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A Study of 13 Powerful Classical Double Radio Galaxies

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We have carried out an extensive study of a sample of 13 large, powerful Fanaroff-Riley type II radio galaxies with the Very Large Array in multiple configurations at 330 MHz and 1.4, 5, and 8 GHz. We present the total intensity, polarization,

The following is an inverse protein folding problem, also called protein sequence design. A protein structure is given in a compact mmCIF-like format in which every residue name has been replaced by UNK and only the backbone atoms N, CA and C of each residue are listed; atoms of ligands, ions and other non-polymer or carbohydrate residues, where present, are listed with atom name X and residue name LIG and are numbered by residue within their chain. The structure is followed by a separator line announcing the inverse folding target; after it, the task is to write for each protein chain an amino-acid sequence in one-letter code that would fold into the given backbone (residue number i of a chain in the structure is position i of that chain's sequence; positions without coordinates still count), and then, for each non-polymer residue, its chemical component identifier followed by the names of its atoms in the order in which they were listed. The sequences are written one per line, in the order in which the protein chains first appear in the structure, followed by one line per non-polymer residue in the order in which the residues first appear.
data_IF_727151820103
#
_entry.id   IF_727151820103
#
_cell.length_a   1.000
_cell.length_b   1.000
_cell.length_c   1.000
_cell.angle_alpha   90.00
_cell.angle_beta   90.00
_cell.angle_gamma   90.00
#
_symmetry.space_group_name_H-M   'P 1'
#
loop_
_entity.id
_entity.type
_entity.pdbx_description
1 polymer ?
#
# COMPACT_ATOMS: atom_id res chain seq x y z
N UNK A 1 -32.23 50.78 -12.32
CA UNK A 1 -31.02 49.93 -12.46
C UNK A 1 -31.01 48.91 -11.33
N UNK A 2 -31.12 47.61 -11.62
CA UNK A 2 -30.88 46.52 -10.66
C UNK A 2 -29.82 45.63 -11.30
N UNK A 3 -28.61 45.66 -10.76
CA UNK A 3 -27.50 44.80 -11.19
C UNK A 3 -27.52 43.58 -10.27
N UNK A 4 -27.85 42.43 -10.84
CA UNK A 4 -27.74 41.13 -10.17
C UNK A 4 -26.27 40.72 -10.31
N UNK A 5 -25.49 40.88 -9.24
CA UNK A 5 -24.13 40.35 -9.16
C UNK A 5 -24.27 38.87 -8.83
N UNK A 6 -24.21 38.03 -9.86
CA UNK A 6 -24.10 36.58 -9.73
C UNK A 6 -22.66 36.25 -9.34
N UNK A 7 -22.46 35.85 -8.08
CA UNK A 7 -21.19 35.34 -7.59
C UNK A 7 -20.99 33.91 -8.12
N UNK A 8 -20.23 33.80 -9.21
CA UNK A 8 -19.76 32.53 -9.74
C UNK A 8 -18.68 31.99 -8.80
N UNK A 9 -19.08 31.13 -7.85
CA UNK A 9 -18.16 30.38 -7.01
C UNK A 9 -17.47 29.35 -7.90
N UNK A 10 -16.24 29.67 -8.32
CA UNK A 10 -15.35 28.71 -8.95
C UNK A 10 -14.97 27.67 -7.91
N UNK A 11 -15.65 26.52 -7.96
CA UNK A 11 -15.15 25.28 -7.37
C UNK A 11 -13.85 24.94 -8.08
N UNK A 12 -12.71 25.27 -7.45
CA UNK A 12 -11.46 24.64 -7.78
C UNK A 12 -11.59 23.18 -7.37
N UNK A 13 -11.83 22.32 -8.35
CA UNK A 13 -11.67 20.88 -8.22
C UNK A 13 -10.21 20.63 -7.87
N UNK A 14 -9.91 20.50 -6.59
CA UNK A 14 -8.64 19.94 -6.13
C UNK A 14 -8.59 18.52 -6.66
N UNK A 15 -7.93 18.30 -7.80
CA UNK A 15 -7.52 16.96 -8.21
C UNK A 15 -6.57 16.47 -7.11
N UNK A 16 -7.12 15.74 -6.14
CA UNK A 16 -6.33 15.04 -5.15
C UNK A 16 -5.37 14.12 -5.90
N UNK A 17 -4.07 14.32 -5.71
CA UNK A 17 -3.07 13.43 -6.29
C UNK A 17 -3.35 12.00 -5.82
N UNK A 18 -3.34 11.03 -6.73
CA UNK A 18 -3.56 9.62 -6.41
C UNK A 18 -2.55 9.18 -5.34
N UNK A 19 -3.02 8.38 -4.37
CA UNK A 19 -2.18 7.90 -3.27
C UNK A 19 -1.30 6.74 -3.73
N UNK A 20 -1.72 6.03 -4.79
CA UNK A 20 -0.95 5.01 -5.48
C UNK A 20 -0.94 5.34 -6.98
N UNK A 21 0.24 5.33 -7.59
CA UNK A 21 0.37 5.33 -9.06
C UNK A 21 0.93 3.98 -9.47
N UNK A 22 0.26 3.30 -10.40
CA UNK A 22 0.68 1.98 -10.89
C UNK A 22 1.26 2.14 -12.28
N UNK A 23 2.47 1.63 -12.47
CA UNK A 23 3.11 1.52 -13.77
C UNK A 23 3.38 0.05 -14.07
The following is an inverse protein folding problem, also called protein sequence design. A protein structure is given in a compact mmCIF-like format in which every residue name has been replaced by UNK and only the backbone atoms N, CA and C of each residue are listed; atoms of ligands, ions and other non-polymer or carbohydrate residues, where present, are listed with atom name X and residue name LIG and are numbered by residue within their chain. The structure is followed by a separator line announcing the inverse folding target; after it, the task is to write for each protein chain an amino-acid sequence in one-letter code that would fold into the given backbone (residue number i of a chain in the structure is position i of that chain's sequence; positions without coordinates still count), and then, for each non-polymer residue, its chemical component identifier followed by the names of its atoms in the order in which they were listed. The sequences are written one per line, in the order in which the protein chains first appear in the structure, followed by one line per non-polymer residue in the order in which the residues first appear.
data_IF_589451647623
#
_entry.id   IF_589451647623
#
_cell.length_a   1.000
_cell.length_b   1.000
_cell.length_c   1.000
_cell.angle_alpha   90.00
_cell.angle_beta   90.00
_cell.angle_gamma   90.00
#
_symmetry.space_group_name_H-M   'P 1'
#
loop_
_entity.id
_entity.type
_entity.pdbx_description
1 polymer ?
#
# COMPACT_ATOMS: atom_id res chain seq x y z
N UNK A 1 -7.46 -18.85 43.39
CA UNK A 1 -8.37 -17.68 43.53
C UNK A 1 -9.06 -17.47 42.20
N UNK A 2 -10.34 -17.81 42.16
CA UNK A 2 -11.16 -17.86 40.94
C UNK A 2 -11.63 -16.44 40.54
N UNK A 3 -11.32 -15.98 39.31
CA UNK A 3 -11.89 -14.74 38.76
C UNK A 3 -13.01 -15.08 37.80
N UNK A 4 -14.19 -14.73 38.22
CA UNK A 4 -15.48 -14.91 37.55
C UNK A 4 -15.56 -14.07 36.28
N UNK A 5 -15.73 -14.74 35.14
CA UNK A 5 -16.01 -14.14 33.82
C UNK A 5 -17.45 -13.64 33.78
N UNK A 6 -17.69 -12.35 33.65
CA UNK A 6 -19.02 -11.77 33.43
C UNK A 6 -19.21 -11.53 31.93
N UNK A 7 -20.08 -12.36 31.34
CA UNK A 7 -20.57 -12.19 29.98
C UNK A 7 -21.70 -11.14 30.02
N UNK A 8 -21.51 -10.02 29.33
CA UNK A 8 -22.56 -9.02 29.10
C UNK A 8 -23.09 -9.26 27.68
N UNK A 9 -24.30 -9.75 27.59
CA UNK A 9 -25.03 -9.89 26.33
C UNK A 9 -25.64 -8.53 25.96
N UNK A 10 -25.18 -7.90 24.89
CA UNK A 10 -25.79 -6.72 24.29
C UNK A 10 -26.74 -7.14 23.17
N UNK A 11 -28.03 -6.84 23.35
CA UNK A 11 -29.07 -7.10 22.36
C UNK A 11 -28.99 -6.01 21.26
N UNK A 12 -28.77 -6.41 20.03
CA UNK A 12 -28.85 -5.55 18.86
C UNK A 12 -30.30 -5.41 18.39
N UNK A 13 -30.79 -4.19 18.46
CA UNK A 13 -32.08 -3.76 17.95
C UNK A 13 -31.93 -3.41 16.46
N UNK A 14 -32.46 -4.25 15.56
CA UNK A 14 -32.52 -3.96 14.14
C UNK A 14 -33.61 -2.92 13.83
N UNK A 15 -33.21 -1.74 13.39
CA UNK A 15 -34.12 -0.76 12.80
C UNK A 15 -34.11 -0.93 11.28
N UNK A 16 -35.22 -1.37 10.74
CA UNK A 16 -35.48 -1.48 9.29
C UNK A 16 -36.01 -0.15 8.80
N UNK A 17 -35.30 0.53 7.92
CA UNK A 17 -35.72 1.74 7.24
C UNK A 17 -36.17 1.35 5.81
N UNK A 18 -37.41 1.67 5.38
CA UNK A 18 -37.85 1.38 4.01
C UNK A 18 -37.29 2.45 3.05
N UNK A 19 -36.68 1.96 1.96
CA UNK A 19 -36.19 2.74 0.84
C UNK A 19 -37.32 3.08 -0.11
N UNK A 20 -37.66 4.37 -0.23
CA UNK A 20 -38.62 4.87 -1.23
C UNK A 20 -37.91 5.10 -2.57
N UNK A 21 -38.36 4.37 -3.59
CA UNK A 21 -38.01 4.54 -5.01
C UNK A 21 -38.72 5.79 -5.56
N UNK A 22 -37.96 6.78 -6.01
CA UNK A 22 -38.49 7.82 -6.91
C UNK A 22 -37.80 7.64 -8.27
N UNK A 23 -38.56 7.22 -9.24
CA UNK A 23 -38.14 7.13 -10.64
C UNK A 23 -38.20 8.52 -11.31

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    a  r   X   i  v  :  a  s   t  r  o  -  p   h   /   0   7   0   2   0   0   9  v   2   3   0   M  a  y   2   0   0   7 A Study of 13 Powerful Classical Double Radio Galaxies P. Kharb , C. P. O’Dea , S. A. Baum Rochester Institute of Technology, 54 Lomb Memorial Drive, Rochester, NY 14623  R. A. Daly , M. P. Mory Department of Physics, Penn State University, Berks Campus, P. O. Box 7009, Reading,PA 19610  M. Donahue Department of Physics and Astronomy, BPS Building, Michigan State University, East Lansing, MI 48824 andE. J. Guerra Department of Physics and Astronomy, Rowan University, 201 Mullica Hill Rd. Glassboro,NJ 08028  ABSTRACT We have carried out an extensive study of a sample of 13 large, powerfulFanaroff-Riley type II radio galaxies with the Very Large Array in multiple con-figurations at 330 MHz, 1.4, 5 and 8 GHz. We present the total intensity, po-larization, spectral index, and rotation measure maps of the sources. On thewhole the 13 FRII sources have symmetric structures with arm-length ratiosclose to unity, small misalignment angles and low values of radio core promi-nence, suggesting that these radio galaxies lie close to the plane of the sky. Wehave revisited some well known radio galaxy correlations using a large combineddataset comprising our radio galaxies and others from the literature. We con-firm that the hotspot size correlates with the core-hotspot distance. The hotspotspectral index is correlated with, and flatter than the lobe spectral index, consis-tent with the assumptions of spectral aging models. Both the hotspot and lobespectral index are correlated with redshift. The depolarization asymmetry in thelobes is not correlated with the radio core prominence or misalignment angle,which are statistical indicators of orientation. The ‘Liu-Pooley’ correlation of lobe depolarization with the lobe spectral index is significant in our radio galaxy   – 2 –sample. Further, the lobe with the steeper spectral index and greater depolar-ization is shorter and fatter. The arm-length ratio seems to be correlated withthe misalignment angle between the two sides of the radio source and stronglyanti-correlated with the axial ratio, consistent with environmental effects and/ora change in the outflow direction. In this sample, asymmetries in the local envi-ronments and/or motion of the outflow axis are likely to be more important thanrelativistic beaming effects. Subject headings:  galaxies: active — radio continuum: galaxies 1. INTRODUCTION Classical double radio galaxies are active galactic nuclei with regions of synchrotron-emitting plasma that can extend to thousands of kiloparsecs. These Fanaroff-Riley typeII radio galaxies (Fanaroff & Riley 1974) are thought to be powered by narrow collimated jets, terminating in high surface brightness regions called ‘hotspots’. Regions of low surfacebrightness emission lying between the galaxy center and the hotspots, called radio bridges,are believed to be a result of the accumulation of relativistic particles accelerated at thehotspots over the lifetime of an FRII source that form a low-density cocoon around the jet(see Begelman et al. 1984, for a theoretical review). The ultimate motivation of our projectis to study the radio bridges in FRII radio galaxies and do a spectral aging analysis. In thispaper we present the first results of our study and describe the global properties of our FRIIradio galaxy sample.In order to comprehend the phenomenology of FRII galaxies, large samples of radiogalaxies have hitherto been observed, yielding an extensive database of information. Re-sults from arcsecond-scale radio observations of FRII radio galaxies have been presentedby many authors, for example, Laing (1981); Leahy & Williams (1984); Alexander & Leahy (1987); Leahy et al. (1989); Pedelty et al. (1989); Garrington et al. (1991); Liu et al. (1992); Hardcastle et al. (1998); Ishwara-Chandra et al. (2001); Goodlet et al. (2004); Gilbert et al. (2004) and Mullin et al. (2006), and others. Previous studies of the radio bridges have in- cluded relatively low-resolution observations ( ∼ 3 ′′ − 4 ′′ ) at 151 MHz and 1.4 GHz of the fullbridge region (e.g., Leahy et al. 1989), while the higher resolution observations ( ∼ 1 ′′ ) at 1.4,5 and 15 GHz have sampled the bridge emission partially (e.g., Liu et al. 1992). However,to empirically address and understand the different physical processes that are importantat different radio frequencies, physical locations, and stages of evolution of a source, bothlow-frequency radio data and high-resolution radio data are required.   – 3 –To this end, we observed 13 FRII radio galaxies with the Very Large Array (VLA)in multiple configurations at 330 MHz, 1.4 GHz, 5 GHz, and 8 GHz. Here we presentimages of the total and polarized radio intensity, spectral index between 1.4 and 5 GHz,0.3 and 1.4 GHz, and rotation measure between 1.4 and 5 GHz 1 . Further, we probe therelationship between different global characteristics of the radio galaxies by augmenting ourdata with additional galaxy data gleaned from the literature. We will subsequently refer tothis extended, eclectic sample as the “combined” dataset, while the 13 FRII galaxies will bereferred to as such.The paper is arranged as follows: the radio galaxy sample is described in Sect. 2 while theobservations and data reduction are discussed in Sect. 3; the source properties are presentedin Sect. 4; the correlations are discussed in Sect. 5; and the summary and conclusions follow in Sect. 6. This paper is the first in a series of four papers. In Paper II, we will present the resultsof the spectral aging analysis, lobe propagation velocities, pressures, beam powers, andambient gas densities. In Paper III, we will describe the use of these sources for cosmologicalstudies and present the results for a large sample of powerful FRII galaxies. Finally, in PaperIV, we will present a detailed analysis of the radio bridge structure of the sources.Throughout the paper, we have adopted the cosmology in which  H  0 =71 km s − 1 Mpc − 1 ,Ω m =0.27 and Ω Λ =0.73. The spectral indices  α  are defined such that the flux density  S  ν   atfrequency  ν  , is  S  ν   ∝ ν  − α . 2. THE SAMPLE The FRII radio galaxies considered for the present study are part of the 3CR sampleof radio sources (Bennett 1962). The 13 sources which are a focus of this paper were thosefor which we were alloctated observing time, from a larger sample of powerful FRII sourcesselected for an extensive study of their radio bridges. These sources satisfy the followingcriteria: their radio power at 178 MHz is greater than 10 28 W Hz − 1 ; their angular sizes arelarger than 27 ′′ , they span the redshift range of   z   ≃ 0.4–1.65, and are classified as narrow-lineFRII radio galaxies (Hes et al. 1996; Jackson & Rawlings 1997). The largest source in our sample, 3C172, has an angular extent of   100 ′′ , which corresponds to a linear size of  ≃ 680kpc. The large angular sizes ensure that the radio lobes span several beam widths, crucialfor the spectral aging study, which will be presented in Paper II. A compilation of the basicparameters for each source is given in Table 1. 1 Spectral index and RM maps are available only in the electronic version   – 4 –Table 1. The sample of FRII radio galaxies Source IAU name z S 178  log(P 178 ) Scale Θ, PA LAS LAS Ref (Jy) (W Hz − 1 ) (kpc/ ′′ ) ( ′′ , deg) ( ′′ ) (kpc)(1) (2) (3) (4) (5) (6) (7) (8) (9) (10)3C6.1 0013+790 0.8404 14.9 28.68 7.6 26.0, 27.3 31.5 241 9, 123C13 0031+391 1.3510 13.1 29.14 8.5 28.6, 145.1 32.5 276 4, 83C34 0107+315 0.6900 13.0 28.41 7.1 45.1, 82.9 48.7 346 9, 123C41 0123+329 0.7940 11.6 28.51 7.5 23.8, 145.1 27.2 204 9, 123C44 0128+061 0.6600 10.0 28.24 6.9 64.8, 12.8 72.0 502 73C54 0152+435 0.8274 10.5 28.51 7.6 51.1, 23.6 60.2 458 1, 23C114 0417+177 0.8150 8.2 28.38 7.6 53.2, 44.3 59.6 451 1, 63C142.1 0528+064 0.4061 18.6 28.00 5.4 52.4, 130.1 55.5 299 73C169.1 0647+452 0.6330 6.6 28.02 6.8 45.9 ∗ , 135.7 ∗ 53.6 367 93C172 0659+253 0.5191 16.5 28.21 6.2 101.2, 16.6 109.0 676 5, 113C441 2203+292 0.7070 13.7 28.45 7.2 33.3, 149.8 41.7 299 9, 123C469.1 2352+796 1.3360 12.1 29.09 8.5 75.4, 171.1 84.1 712 23C470 2356+437 1.6530 11.0 29.28 8.6 24.9, 37.9 29.8 255 3, 10Note. — Cols.1 & 2: Common and IAU names of the FRII radio galaxies. Col.3: Redshifts wereobtained from the NASA/IPAC Extragalactic Database (NED). Col.4 : Total flux density at 178MHz in Jy on the Baars et al. (1977) scale taken from http://www.3crr.dyndns.org/cgi/database  − for 5 sources not listed in Laing et al. (1983), we used the 4C flux densities from Gower et al. (1967) multiplied by a factor of 1.09 to convert them to Baars et al. scale following Roger et al. (1973). Col.5: Logarithm of the total luminosity at 178 MHz. Col.6: Spatial scale in source corresponging to 1 ′′ .Col.7: Angular extent and position angle of the source, measured from the VLA A-array 8 GHz mapsusing the brightest hotspot. The position angle is defined as counter-clockwise from North.  ∗  For3C169.1, the northern hotspot was not detected in the 8 GHz image – the 2.5 ′′ 5 GHz image was usedinstead to obtain the extent. Col.8: Largest angular size measured from the  ∼  2 ′′ image at 1.4 GHz.The AIPS task TVDIST was used to measure the entire radio extent (from hotspot-to-hotspot) of thesource. Col.9: Largest projected linear size of source estimated using values in Col.s 7 and 9. Col.10:References for previous observations (this is not an exhaustive list): 1 - MacDonald et al. (1968), 2 - Longair (1975), 3 - Riley & Pooley (1975), 4 - Schilizzi et al. (1982), 5 - Strom & Conway (1985), 6 - Strom et al. (1990), 7 - Bogers et al. (1994), 8 - Law-Green et al. (1995), 9 - Neff et al. (1995), 10 -   – 5 – Best et al. (1997), 11 - Gilbert et al. (2004), 12 - Mullin et al. (2006).